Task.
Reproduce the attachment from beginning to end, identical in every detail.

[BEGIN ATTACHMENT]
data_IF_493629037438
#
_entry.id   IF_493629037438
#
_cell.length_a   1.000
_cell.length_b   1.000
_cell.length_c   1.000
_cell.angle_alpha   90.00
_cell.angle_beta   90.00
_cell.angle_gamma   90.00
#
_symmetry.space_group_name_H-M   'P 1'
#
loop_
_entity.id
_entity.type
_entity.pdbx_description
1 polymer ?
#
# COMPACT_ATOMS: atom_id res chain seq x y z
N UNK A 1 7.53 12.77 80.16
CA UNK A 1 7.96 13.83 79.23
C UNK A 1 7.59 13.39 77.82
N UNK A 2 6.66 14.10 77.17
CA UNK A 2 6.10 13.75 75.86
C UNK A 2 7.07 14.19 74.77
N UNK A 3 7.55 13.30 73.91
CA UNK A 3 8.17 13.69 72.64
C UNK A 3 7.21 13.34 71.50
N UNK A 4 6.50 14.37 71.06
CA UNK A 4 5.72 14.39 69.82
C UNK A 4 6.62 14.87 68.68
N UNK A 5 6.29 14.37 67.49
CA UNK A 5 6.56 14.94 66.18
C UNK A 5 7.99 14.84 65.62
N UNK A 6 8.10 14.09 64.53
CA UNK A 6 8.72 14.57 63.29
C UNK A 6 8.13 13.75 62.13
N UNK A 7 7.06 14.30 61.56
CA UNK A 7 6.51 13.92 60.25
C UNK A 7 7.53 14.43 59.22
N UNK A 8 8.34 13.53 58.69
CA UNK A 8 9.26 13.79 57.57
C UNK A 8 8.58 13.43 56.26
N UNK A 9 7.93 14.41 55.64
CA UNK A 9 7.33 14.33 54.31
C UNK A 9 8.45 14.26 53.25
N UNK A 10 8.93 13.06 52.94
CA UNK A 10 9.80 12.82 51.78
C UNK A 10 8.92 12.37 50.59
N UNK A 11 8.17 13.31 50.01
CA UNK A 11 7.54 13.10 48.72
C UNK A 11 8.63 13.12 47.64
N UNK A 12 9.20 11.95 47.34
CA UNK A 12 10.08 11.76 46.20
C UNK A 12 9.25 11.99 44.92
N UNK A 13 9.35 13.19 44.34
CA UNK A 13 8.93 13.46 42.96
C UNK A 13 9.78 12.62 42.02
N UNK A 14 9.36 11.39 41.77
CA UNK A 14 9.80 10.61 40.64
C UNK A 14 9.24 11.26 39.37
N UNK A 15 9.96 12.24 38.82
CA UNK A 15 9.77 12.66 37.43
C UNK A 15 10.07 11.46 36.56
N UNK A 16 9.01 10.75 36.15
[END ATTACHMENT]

data_IF_493629037438
#
_entry.id   IF_493629037438
#
_cell.length_a   1.000
_cell.length_b   1.000
_cell.length_c   1.000
_cell.angle_alpha   90.00
_cell.angle_beta   90.00
_cell.angle_gamma   90.00
#
_symmetry.space_group_name_H-M   'P 1'
#
loop_
_entity.id
_entity.type
_entity.pdbx_description
1 polymer ?
#
# COMPACT_ATOMS: atom_id res chain seq x y z
N UNK A 1 7.53 12.77 80.16
CA UNK A 1 7.96 13.83 79.23
C UNK A 1 7.59 13.39 77.82
N UNK A 2 6.66 14.10 77.17
CA UNK A 2 6.10 13.75 75.86
C UNK A 2 7.07 14.19 74.77
N UNK A 3 7.55 13.30 73.91
CA UNK A 3 8.17 13.69 72.64
C UNK A 3 7.21 13.34 71.50
N UNK A 4 6.50 14.37 71.06
CA UNK A 4 5.72 14.39 69.82
C UNK A 4 6.62 14.87 68.68
N UNK A 5 6.29 14.37 67.49
CA UNK A 5 6.56 14.94 66.18
C UNK A 5 7.99 14.84 65.62
N UNK A 6 8.10 14.09 64.53
CA UNK A 6 8.72 14.57 63.29
C UNK A 6 8.13 13.75 62.13
N UNK A 7 7.06 14.30 61.56
CA UNK A 7 6.51 13.92 60.25
C UNK A 7 7.53 14.43 59.22
N UNK A 8 8.34 13.53 58.69
CA UNK A 8 9.26 13.79 57.57
C UNK A 8 8.58 13.43 56.26
N UNK A 9 7.93 14.41 55.64
CA UNK A 9 7.33 14.33 54.31
C UNK A 9 8.45 14.26 53.25
N UNK A 10 8.93 13.06 52.94
CA UNK A 10 9.80 12.82 51.78
C UNK A 10 8.92 12.37 50.59
N UNK A 11 8.17 13.31 50.01
CA UNK A 11 7.54 13.10 48.72
C UNK A 11 8.63 13.12 47.64
N UNK A 12 9.20 11.95 47.34
CA UNK A 12 10.08 11.76 46.20
C UNK A 12 9.25 11.99 44.92
N UNK A 13 9.35 13.19 44.34
CA UNK A 13 8.93 13.46 42.96
C UNK A 13 9.78 12.62 42.02
N UNK A 14 9.36 11.39 41.77
CA UNK A 14 9.80 10.61 40.64
C UNK A 14 9.24 11.26 39.37
N UNK A 15 9.96 12.24 38.82
CA UNK A 15 9.77 12.66 37.43
C UNK A 15 10.07 11.46 36.56
N UNK A 16 9.01 10.75 36.15